From little information to an overload of information online, it is easy to imagine that most people living with pain, their family members, and caregivers will be overwhelmed about whether or not cannabis is a viable pain relief option.

First of all, it is very important to have an honest discussion and make an informed decision, in partnership with your healthcare provider. Individuals may have different medical conditions that co-exist with any particular pain disorder, and that may affect the choice and the delivery method for cannabis. All involved should not only understand the different types (strains) of medical grade cannabis that exists, but also the delivery systems available.

Additionally, you need to know the typical effects of medical marijuana as well as side effects that could occur. For example, someone with a past brain injury asked me a thoughtful question, “Will cannabis fry my brain?” Another person living with asthma, expressed concerns about cannabis effect on the lung if inhaled through vaping. Concerns like these will impact your decision – how to choose, how to use, or even if to use. Let’s discuss these issues.

First of all, there is no single, clear answer right now. As stated in a previous blog, Pot for Pain Relief? What the Research Gurus Say…, research findings are limited, though promising. Doing your homework is essential.

How to Choose

According to, there are thousands of strains of cannabis that exist. Most fall into three categories: indica, sativa and hybrid. There are others such as cannabis ruderalis and industrial hemp; which are not well studied.

  • Indica: more sedating, comes in a variety of flavors and contains high levels of resin. Can come in pure and blended forms. Indica strains are grown in harsher climates like the middle east, Northern Africa, and Nepal. Commonly prescribed for the following conditions:
    • Pain Relief
    • Anxiety and Stress Disorders
    • Seizure Disorders
    • Muscle Spasms
  • Sativa: more stimulating and energizing, it may increase creativity. It also comes in variety of fruity-sweet to earthy flavors. Sativa is grown in the far east, South America and Mexico. Used, but not commonly prescribed, for the following conditions:
    • Depression
    • Improved focus & creativity
    • Mood Elevation
    • Insomnia

Note: Pure sativa can induce irregular heartbeats and paranoia.

  • Hybrid: typically a mix of indica and sativa; strain’s are mixed for positive properties and preferred characteristics. Growers (also called breeders) are diligent in creating a variety to address the desired effects both by recreational and medical consumers. Therefore, most medical cannabis is hybrid, meaning hybrids are typically a combination of seeds from different countries worldwide where marijuana can successfully grow. Hybrids can be used for:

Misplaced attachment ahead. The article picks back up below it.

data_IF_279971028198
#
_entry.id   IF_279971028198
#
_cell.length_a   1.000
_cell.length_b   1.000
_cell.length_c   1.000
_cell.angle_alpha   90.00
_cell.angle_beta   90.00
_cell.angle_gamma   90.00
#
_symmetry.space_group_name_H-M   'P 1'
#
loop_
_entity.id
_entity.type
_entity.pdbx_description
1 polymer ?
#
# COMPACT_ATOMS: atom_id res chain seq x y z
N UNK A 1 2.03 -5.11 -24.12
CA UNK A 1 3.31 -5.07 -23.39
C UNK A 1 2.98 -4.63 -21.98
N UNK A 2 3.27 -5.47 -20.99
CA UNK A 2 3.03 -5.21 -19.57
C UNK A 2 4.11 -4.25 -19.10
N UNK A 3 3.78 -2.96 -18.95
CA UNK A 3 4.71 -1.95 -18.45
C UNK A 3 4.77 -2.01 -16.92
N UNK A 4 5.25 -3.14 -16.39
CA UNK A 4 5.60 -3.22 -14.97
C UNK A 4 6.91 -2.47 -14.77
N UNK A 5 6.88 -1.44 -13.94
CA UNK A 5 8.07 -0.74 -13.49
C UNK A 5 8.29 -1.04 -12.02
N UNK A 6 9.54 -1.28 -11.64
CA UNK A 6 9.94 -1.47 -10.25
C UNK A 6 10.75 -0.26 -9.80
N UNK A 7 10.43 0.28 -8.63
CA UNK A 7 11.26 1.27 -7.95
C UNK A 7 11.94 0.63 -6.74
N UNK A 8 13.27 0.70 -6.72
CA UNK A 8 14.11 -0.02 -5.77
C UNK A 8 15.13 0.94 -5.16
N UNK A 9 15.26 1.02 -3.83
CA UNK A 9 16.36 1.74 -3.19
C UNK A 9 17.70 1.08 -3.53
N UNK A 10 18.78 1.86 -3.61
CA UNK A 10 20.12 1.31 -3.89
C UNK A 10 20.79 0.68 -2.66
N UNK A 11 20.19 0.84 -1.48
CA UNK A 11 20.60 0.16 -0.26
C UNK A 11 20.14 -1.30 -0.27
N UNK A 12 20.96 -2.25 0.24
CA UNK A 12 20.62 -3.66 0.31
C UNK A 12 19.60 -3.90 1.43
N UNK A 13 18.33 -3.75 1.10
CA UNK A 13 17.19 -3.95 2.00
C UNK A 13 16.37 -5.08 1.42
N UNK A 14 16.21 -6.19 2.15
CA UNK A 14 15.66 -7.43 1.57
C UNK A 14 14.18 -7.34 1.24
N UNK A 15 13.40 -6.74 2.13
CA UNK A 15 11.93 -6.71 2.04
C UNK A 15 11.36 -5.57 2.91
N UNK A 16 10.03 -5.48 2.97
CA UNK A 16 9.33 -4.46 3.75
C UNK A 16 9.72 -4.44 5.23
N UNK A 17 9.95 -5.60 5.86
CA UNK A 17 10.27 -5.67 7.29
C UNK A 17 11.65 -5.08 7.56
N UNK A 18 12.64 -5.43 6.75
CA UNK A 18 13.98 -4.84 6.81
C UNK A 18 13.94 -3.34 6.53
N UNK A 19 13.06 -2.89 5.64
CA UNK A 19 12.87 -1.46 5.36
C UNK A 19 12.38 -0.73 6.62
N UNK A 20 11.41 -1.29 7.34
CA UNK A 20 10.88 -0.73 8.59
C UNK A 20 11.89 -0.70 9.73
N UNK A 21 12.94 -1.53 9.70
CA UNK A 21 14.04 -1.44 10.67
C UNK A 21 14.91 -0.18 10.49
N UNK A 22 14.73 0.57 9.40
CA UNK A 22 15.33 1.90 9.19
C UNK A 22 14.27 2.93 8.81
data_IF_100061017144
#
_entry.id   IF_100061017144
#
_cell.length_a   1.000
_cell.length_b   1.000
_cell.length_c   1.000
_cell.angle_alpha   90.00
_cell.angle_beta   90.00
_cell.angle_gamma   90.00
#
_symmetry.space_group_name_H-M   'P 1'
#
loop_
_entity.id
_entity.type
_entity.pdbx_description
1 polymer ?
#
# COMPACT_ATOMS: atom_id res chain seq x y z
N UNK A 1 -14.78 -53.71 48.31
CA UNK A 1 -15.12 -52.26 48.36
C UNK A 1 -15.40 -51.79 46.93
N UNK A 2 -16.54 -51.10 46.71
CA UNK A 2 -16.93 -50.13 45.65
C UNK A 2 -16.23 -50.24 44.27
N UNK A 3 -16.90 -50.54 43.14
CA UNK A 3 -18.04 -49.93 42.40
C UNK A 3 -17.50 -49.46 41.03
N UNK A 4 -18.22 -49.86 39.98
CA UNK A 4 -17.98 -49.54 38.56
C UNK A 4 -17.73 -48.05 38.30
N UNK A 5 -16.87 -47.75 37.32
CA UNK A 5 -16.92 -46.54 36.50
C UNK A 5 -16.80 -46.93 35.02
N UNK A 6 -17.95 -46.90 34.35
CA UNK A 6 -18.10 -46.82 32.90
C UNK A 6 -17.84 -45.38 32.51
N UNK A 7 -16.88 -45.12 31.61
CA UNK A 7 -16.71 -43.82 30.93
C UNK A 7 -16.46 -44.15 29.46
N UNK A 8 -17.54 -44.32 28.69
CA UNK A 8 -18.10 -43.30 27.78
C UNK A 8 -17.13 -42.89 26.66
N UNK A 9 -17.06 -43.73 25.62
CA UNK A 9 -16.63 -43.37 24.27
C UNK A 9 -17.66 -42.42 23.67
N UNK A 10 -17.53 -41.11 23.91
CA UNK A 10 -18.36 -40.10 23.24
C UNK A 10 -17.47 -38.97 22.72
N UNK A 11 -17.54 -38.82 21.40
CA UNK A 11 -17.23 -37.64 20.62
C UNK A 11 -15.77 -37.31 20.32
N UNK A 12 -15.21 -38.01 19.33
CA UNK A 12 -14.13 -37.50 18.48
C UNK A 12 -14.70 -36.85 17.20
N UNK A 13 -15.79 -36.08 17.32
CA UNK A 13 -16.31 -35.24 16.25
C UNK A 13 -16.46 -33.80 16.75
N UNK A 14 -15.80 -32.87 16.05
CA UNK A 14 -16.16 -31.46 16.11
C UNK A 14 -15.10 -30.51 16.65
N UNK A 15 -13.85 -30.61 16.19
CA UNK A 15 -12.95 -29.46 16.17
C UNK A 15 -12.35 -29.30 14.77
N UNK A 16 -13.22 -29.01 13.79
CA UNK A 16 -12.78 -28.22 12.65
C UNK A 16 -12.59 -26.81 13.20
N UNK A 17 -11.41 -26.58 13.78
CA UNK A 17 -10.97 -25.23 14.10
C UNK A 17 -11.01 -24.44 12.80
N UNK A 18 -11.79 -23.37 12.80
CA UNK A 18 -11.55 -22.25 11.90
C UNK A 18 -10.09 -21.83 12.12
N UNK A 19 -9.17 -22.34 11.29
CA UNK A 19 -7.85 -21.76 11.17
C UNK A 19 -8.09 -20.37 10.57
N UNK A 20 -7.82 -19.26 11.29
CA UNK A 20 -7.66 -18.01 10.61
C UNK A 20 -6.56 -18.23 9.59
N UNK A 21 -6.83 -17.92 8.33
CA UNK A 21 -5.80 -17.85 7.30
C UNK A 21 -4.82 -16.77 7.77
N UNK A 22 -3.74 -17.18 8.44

• Elevating Mood
    • Energizing Activities & Productivity
    • Decrease social anxiety
    • Improve motivation
    • Conquer social anxiety
    • Motivate your mind
    • Decrease fatigue
    • Pain relief
    • Lift depression
    • Improve appetite
    • Decrease nausea and improve digestion
    • Sleep aid

Strains can be used in combination, such as with depression or fatigue. Sativa could be recommended for daytime use. For insomnia and pain, Indica might be suggested to be used at night. These strains often have unique names, such as:

  • Lemon Haze (Sativa): Happy, euphoric and uplifting; helps with anxiety, pain, lack of appetite
  • Jack Herer (Sativa): Cerebral, energetic and creative; helps with depression, fatigue, nausea
  • Blue Dream (Hybrid): Relaxed, sleepy, pain relieving and social; helps with headaches, inflammation, muscle spasms
  • Blue God (Indica): Pain relief, increased appetite and a relaxed state; helps with insomnia, stress, pain.

Medical quality stains should contain more CBD (cannabidiol), which has therapeutic effects, than THC (tetrahydocannibidiol); THC has psychoactive properties which causes the “high” preferred by recreational users.

How to Use

  1. Smoking is the most well-known delivery system, where dried leaves are either rolled into small cigarettes (doobie, joint, reefer), or placed in a pipe or bong (water pipe), which is lit and smoke is inhaled.
    • Advantages: smoking provides fast-acting relief from pain, nausea or other symptoms, the regulation of dosing is easy, lower cost and little need for leaf processing therefore more pure.
    • Disadvantages: smoking is not the best option if you have asthma, frequent respiratory illnesses, chronic bronchitis, COPD or lung cancer. Also, it must be said that many healthcare providers are not in favor of encouraging inhaling smoke into the lungs for any reason. Tar and other waste products inhaled into the lungs and throat, can irritate and dry the protective mucous membranes, increasing the risk of infection. And, the smell of cannabis smoke is noticeable and considered offensive to some.